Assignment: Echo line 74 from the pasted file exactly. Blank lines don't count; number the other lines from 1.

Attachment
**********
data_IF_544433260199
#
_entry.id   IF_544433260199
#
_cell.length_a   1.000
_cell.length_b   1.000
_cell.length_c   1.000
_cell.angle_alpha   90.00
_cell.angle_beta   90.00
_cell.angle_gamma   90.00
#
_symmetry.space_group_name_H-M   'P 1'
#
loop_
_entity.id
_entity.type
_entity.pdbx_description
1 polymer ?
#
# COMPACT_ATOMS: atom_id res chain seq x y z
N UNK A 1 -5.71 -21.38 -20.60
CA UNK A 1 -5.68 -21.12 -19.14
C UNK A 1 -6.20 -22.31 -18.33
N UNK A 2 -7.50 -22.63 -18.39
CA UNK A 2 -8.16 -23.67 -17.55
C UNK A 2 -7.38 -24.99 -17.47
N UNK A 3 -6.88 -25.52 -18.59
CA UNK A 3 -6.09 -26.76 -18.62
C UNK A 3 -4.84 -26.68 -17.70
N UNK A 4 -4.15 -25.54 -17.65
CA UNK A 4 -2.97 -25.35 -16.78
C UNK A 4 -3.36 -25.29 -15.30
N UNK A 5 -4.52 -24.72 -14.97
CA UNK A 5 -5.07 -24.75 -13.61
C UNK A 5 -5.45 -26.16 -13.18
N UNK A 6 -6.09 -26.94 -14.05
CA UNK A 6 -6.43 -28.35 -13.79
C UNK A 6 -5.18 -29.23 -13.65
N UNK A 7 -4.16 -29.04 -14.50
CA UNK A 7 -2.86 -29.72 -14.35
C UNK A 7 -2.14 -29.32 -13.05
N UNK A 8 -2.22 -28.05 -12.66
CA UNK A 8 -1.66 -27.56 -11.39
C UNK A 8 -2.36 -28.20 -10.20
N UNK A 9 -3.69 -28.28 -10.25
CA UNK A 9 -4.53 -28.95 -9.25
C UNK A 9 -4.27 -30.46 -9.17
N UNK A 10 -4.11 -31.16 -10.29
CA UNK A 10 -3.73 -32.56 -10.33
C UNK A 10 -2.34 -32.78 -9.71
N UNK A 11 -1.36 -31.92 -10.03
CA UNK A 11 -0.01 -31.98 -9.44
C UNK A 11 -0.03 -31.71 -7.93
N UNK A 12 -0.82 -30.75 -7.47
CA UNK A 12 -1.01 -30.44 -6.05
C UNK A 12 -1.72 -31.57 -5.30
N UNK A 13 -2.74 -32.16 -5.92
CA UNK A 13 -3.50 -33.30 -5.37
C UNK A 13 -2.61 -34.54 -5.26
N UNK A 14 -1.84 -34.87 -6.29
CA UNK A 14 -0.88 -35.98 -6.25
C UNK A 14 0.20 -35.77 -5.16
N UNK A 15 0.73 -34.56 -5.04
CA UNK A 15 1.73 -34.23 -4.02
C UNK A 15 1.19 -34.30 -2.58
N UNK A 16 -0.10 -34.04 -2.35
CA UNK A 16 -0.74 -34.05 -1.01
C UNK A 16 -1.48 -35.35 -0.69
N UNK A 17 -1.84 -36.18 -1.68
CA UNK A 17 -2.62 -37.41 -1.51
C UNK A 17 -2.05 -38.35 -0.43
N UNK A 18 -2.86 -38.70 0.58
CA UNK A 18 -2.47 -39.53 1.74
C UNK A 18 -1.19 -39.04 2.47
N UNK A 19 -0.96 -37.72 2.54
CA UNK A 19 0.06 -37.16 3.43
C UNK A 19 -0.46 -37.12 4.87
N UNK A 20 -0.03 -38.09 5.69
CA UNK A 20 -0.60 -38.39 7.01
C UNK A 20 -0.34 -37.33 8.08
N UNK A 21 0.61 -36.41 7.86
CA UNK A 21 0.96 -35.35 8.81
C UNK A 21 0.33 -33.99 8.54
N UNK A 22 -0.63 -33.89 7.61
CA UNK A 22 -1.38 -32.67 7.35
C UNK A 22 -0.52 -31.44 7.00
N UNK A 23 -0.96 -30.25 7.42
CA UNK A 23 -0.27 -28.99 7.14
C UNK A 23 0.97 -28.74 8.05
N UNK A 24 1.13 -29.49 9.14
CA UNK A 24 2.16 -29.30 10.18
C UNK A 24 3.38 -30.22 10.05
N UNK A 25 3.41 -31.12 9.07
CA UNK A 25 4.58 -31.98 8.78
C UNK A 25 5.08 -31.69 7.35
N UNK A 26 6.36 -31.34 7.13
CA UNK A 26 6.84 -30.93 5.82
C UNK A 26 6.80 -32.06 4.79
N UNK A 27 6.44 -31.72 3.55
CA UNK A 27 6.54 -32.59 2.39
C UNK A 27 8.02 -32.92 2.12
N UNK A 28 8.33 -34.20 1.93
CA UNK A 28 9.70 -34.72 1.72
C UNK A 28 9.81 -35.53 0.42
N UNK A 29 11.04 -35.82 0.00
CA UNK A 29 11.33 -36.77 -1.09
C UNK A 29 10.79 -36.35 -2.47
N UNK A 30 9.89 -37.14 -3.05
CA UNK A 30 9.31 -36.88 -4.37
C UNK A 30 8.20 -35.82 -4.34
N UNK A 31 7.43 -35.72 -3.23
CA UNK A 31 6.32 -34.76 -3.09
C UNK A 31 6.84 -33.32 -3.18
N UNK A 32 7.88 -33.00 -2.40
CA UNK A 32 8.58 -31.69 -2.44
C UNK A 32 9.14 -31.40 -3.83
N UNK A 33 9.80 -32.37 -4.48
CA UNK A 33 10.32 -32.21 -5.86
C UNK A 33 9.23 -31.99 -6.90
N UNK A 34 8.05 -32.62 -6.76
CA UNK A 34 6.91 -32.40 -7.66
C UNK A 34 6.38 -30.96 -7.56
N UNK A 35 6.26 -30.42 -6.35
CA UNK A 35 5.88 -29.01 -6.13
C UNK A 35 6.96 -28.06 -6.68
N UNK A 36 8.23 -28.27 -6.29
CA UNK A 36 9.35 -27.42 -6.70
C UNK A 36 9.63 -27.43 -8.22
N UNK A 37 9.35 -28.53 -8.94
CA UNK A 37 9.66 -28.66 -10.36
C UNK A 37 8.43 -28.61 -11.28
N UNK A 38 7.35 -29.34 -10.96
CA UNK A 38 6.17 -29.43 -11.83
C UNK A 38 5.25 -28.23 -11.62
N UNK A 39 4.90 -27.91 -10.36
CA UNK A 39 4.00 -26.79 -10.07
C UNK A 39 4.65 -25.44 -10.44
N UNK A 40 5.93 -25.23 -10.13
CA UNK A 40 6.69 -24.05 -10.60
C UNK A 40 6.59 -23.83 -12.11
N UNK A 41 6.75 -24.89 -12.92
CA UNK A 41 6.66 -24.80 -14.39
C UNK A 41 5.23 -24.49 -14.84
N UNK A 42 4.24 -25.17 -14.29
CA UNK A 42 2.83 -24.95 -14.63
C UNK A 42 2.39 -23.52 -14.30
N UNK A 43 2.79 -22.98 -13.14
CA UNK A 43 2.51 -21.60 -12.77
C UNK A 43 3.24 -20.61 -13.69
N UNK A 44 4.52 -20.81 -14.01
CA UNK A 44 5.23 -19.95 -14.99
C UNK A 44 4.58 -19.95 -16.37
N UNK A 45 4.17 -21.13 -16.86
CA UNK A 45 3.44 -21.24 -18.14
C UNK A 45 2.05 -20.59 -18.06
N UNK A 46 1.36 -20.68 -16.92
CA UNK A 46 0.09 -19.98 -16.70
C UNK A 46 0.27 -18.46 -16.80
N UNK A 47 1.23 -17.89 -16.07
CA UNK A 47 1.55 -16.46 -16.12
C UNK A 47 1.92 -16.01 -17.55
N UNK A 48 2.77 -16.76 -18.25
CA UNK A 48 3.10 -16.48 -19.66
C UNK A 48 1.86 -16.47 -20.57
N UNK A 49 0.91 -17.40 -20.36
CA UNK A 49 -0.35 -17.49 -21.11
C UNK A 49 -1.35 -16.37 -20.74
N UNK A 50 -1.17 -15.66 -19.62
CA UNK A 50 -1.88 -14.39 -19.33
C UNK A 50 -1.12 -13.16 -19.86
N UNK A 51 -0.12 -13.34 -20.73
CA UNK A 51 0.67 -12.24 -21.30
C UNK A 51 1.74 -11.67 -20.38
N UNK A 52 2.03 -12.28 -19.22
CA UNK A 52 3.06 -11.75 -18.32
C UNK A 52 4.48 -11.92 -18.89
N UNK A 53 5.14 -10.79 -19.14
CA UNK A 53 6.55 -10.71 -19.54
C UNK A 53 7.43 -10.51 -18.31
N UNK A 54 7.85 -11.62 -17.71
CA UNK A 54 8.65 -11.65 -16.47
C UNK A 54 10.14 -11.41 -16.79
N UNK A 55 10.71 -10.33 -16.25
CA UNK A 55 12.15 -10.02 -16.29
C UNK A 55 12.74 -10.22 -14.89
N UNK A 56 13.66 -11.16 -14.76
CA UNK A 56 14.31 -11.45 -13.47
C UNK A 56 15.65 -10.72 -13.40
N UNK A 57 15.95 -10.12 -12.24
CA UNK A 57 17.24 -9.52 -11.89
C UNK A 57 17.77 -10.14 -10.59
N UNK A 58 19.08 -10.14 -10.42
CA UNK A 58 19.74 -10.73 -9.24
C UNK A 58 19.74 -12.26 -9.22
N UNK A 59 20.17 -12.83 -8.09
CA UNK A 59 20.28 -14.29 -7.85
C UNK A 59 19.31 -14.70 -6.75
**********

C UNK A 18 -1.19 -39.04 2.47